Larry Bird is
mocking us. He’s just taken a seat at the three-point line and thrown a fiery
basketball – underhanded - through the net, padding the insurmountable lead he
and Kevin McHale have established. “Ha!” laughs our teammate as the hapless New
Jersey Nets fail miserably at defense. “NBA Jam is the only game where you can
act like a jerk and it’s OK!” While we don’t necessarily appreciate the
behavior, it’s certainly a true statement.
quasi-sequel to last year’s full-priced NBA Jam revival, On Fire Edition is a
bit of a curiosity. Everything we love about the game is in full effect, from
the beautifully stylish visuals to the over-the-top dunks and defense and – of
course – Tim Kiktzrow’s wonderfully bombastic play-by-play. Hordes of players,
mascots, and teams are unlockable, and there are compelling online modes for
one to four players. While some of the features of last year’s game are no
longer present (like the Remix campaign), the new online options are arguably
better. So why the steep drop in price from $50 to $15, distributed as a
download-only package? What’s the catch? Turns out there is none. NBA Jam On
Fire Edition is just as fun, fast, and (occasionally) infuriating as ever.
The Road Trip
mode sends you through different divisions of the NBA with challenges unique to
the team, and you can do this on your own or with a buddy. Early games are
simple enough, as we were abusing teams by throwing down alley-oops at will.
Once we moved past the initial stages into the second- and third-tier games,
though, those tactics failed miserably. Sometimes we faced teams loaded with
legendary talent, which necessitated multiple attempts. Other times the game
would be played very differently, such as variants where dunks would be worth
more than three-pointers – and we’d be playing against a team of Dr. J and
Darryl Dawkins. That’s a ferocious combo in the paint.
three levels (bronze, silver and gold) are beaten, you’re then presented with
Platinum challenges featuring Jambots. That’s where we ran into the most
trouble. Whether or not the game simply starts to “cheat” or the individual
players are that much better, the odds get stacked against you. Open shots
magically get blocked, dunks mysteriously clank to the hardwood, and
well-defended opponents nail three pointers. Luckily, you can tackle it with a
friend locally or online, but it’s a very different experience. When playing
alone, you get accustomed to calling for shoves on defense and initiating
devastating alley-oops with simple taps on the shoulder button. You switch
players with ease, depending on who you want to control.
with a friend, things will fall apart unless you’re communicating constantly.
We allowed more open three pointers than we’d like to admit when our teammate
would attempt to shove the same defender we were covering, and miss alley-oop
attempts on a regular basis until we screamed “Going for it!” beforehand.
Conversely, when you establish a rhythm and familiarity with your teammate, Jam
is a beautiful experience – and anyone can be beaten regardless of the team.
Of course, it
wouldn’t be Jam without player-versus-player options, and there’s plenty of
that. Whether you’re taking on someone locally or online in the Arena, it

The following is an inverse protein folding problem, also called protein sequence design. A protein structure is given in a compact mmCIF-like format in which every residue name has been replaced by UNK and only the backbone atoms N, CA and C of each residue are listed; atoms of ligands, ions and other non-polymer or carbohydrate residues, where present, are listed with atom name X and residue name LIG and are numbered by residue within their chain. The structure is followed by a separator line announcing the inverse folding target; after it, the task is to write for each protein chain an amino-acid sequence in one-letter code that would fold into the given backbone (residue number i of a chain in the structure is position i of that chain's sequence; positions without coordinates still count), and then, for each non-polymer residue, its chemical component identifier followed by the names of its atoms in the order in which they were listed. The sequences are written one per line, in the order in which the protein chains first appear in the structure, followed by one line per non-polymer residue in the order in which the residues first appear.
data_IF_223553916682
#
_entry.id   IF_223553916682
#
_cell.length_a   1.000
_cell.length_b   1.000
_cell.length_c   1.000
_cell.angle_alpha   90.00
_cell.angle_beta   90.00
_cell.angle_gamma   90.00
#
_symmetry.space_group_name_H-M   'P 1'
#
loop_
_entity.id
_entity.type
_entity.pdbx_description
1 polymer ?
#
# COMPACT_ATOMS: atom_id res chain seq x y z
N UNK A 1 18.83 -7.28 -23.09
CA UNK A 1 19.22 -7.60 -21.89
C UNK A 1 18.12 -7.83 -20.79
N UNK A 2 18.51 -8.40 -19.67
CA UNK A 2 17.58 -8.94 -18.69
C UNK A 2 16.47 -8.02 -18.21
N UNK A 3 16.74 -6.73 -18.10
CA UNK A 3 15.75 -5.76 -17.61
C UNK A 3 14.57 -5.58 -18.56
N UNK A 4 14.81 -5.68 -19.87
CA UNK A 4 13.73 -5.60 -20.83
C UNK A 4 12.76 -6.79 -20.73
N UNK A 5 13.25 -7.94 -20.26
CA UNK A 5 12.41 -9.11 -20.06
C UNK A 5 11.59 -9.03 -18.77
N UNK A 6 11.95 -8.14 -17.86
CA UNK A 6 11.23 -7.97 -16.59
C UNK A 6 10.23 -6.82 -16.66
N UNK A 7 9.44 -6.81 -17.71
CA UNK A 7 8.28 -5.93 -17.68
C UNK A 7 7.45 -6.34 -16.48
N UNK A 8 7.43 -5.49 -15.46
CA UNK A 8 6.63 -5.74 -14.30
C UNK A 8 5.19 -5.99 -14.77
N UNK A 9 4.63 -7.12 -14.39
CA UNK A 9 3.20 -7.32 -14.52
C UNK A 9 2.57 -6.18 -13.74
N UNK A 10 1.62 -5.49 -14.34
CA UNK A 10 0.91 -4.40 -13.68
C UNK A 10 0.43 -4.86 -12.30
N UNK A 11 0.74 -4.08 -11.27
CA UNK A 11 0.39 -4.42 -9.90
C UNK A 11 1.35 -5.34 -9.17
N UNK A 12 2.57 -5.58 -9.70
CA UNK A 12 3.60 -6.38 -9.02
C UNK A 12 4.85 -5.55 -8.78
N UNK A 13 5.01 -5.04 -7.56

remains our favorite way to play the game. NBA Jam is at its best when it’s you
versus one other person, each of you desperately trying to get someone On Fire
to rain down unstoppable 50-foot helicopter dunks or 30-foot three pointers. In
addition to the traditional Fire feature (when a single player gets three
consecutive buckets), there’s also Team Fire when you get three straight alley-oops.
Both players enjoy the effects, and it lasts for a little while even if you
give up points. Just don’t expect to nail many alley-oops in advanced games. It
what mode you’re playing, you’ll gather in-game currency that will let you
purchase all sorts of swag at the Jam Store. Whether you’re looking for
long-lost players, mascots, oddball basketballs, or badge customizations, there
are hundreds of items available. We’re still trying to figure out if it’s
brilliant or evil that EA will let you spend 400 Microsoft Points to unlock
everything the store has to offer. Considering the game costs 1200 points, and
the most common tier of points you can buy is 1600, it’s almost too much of a
coincidence. Besides, what’s the point of playing the game if you buy
everything off the bat?
ever played NBA Jam – and really, who hasn’t at some point – you won’t have a
problem jumping right in. The controls are simple and even the “advanced” moves
can be pulled off without much trouble. The action is so fast, though, that
it’s easy to lose control of your player and wind up far past the action.
Defense, in particular, is tough to get right. Getting the timing down on
shoves and blocks is definitely a skill – and when you’ve got that down pat,
you’re virtually unstoppable.
have any online connection problems in our games, but it does seem to take
forever to get through the loading screen. The sub-menu screens are pretty
baffling, too, which isn’t helped by microscopic text on them. Ultimately, our
biggest problem was fatigue; after 90 minutes or so, no matter what kind of match
we were in, the games began to grow stale. Luckily, each game is pretty quick –
less than 15 minutes most of the time – so you can get a lot accomplished in
one- or two-hour blocks.
It’s a shame
that Jam On Fire has been released right now. Thanks to the NBA lockout,
there’s a bunch of negative pro basketball buzz in the sports world these days.
Meanwhile, NBA 2K12 came out on the same day and is, in a word, incredible. We
have a feeling On Fire will get lost in the shuffle, which is a bummer. Between
the price, the modes, and the online play, it’s a gem.